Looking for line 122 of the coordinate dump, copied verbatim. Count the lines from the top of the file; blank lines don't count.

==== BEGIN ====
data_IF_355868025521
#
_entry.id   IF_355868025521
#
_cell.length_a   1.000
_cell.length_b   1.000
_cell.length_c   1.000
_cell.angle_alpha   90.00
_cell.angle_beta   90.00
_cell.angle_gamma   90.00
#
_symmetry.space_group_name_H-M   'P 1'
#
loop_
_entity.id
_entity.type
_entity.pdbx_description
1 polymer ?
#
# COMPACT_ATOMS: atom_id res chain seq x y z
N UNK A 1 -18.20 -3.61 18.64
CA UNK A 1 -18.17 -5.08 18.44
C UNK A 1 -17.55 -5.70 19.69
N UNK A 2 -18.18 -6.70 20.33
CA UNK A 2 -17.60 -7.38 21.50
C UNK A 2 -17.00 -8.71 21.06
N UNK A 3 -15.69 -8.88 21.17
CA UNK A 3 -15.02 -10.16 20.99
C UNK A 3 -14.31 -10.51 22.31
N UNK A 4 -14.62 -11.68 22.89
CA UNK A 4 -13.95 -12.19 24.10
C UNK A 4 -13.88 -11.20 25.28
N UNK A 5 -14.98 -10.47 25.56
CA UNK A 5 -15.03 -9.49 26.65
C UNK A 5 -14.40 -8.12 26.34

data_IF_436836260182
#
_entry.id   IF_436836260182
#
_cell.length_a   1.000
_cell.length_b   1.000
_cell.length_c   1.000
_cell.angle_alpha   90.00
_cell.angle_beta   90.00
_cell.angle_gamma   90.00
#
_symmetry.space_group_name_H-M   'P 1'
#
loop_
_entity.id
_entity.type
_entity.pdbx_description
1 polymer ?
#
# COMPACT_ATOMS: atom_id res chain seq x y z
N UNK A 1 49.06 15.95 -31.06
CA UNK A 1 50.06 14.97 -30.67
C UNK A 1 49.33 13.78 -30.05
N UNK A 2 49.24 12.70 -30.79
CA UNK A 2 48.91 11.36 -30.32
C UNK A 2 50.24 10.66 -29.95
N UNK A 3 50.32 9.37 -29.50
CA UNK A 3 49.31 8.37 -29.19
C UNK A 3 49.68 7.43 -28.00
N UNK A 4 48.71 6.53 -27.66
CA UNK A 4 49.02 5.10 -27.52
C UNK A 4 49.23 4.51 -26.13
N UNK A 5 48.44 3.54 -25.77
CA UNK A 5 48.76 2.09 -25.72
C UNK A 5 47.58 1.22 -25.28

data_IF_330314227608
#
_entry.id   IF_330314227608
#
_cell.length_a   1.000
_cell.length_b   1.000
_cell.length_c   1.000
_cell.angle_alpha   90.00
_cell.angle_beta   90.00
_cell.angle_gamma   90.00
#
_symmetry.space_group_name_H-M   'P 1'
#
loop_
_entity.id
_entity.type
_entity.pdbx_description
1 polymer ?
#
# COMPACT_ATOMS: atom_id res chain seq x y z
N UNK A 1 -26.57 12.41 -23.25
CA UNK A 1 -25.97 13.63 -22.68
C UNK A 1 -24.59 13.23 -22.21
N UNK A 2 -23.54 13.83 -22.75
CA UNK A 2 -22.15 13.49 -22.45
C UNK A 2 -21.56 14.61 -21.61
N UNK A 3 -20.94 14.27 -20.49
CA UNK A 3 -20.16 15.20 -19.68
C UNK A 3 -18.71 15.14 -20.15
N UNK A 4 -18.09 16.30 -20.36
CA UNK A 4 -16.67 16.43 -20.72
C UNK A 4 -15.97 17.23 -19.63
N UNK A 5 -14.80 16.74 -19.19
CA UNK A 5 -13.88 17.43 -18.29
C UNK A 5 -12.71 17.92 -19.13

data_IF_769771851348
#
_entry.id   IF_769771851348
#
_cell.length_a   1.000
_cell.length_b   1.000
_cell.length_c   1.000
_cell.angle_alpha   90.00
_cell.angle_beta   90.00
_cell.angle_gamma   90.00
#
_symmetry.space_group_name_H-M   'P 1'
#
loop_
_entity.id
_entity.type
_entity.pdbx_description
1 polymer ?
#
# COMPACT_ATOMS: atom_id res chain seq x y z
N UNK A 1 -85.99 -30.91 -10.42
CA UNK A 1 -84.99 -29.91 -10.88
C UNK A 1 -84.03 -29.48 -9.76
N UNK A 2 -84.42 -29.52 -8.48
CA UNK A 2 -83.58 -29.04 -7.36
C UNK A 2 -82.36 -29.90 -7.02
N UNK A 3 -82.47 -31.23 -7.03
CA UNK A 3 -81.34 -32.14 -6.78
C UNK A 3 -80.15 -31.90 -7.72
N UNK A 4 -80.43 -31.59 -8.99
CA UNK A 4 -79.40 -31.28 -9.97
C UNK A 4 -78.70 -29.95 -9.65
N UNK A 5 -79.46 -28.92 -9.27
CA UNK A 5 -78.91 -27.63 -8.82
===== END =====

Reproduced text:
_entity.pdbx_description